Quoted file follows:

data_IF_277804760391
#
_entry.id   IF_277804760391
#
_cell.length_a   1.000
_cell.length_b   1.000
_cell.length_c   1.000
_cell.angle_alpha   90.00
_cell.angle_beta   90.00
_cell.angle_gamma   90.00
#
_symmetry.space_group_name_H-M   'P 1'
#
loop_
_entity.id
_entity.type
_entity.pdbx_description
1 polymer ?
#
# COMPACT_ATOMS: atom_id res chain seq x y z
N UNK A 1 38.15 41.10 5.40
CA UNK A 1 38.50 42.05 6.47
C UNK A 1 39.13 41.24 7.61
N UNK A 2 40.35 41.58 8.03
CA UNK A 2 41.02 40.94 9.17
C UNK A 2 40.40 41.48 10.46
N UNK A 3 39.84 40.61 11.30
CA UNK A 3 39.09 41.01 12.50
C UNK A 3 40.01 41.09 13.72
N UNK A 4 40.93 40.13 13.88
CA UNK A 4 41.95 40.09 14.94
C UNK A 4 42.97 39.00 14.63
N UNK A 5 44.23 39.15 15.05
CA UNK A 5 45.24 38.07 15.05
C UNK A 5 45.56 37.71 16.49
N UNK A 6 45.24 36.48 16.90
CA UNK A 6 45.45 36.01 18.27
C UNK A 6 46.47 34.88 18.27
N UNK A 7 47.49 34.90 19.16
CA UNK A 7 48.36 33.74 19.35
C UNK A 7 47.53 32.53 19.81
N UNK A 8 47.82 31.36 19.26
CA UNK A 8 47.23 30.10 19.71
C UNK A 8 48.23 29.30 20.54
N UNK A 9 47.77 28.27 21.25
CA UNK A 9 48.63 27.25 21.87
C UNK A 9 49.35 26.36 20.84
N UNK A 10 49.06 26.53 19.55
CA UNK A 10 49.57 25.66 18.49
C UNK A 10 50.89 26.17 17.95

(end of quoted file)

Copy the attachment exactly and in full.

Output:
data_IF_277804760391
#
_entry.id   IF_277804760391
#
_cell.length_a   1.000
_cell.length_b   1.000
_cell.length_c   1.000
_cell.angle_alpha   90.00
_cell.angle_beta   90.00
_cell.angle_gamma   90.00
#
_symmetry.space_group_name_H-M   'P 1'
#
loop_
_entity.id
_entity.type
_entity.pdbx_description
1 polymer ?
#
# COMPACT_ATOMS: atom_id res chain seq x y z
N UNK A 1 38.15 41.10 5.40
CA UNK A 1 38.50 42.05 6.47
C UNK A 1 39.13 41.24 7.61
N UNK A 2 40.35 41.58 8.03
CA UNK A 2 41.02 40.94 9.17
C UNK A 2 40.40 41.48 10.46
N UNK A 3 39.84 40.61 11.30
CA UNK A 3 39.09 41.01 12.50
C UNK A 3 40.01 41.09 13.72
N UNK A 4 40.93 40.13 13.88
CA UNK A 4 41.95 40.09 14.94
C UNK A 4 42.97 39.00 14.63
N UNK A 5 44.23 39.15 15.05
CA UNK A 5 45.24 38.07 15.05
C UNK A 5 45.56 37.71 16.49
N UNK A 6 45.24 36.48 16.90
CA UNK A 6 45.45 36.01 18.27
C UNK A 6 46.47 34.88 18.27
N UNK A 7 47.49 34.90 19.16
CA UNK A 7 48.36 33.74 19.35
C UNK A 7 47.53 32.53 19.81
N UNK A 8 47.82 31.36 19.26
CA UNK A 8 47.23 30.10 19.71
C UNK A 8 48.23 29.30 20.54
N UNK A 9 47.77 28.27 21.25
CA UNK A 9 48.63 27.25 21.87
C UNK A 9 49.35 26.36 20.84
N UNK A 10 49.06 26.53 19.55
CA UNK A 10 49.57 25.66 18.49
C UNK A 10 50.89 26.17 17.95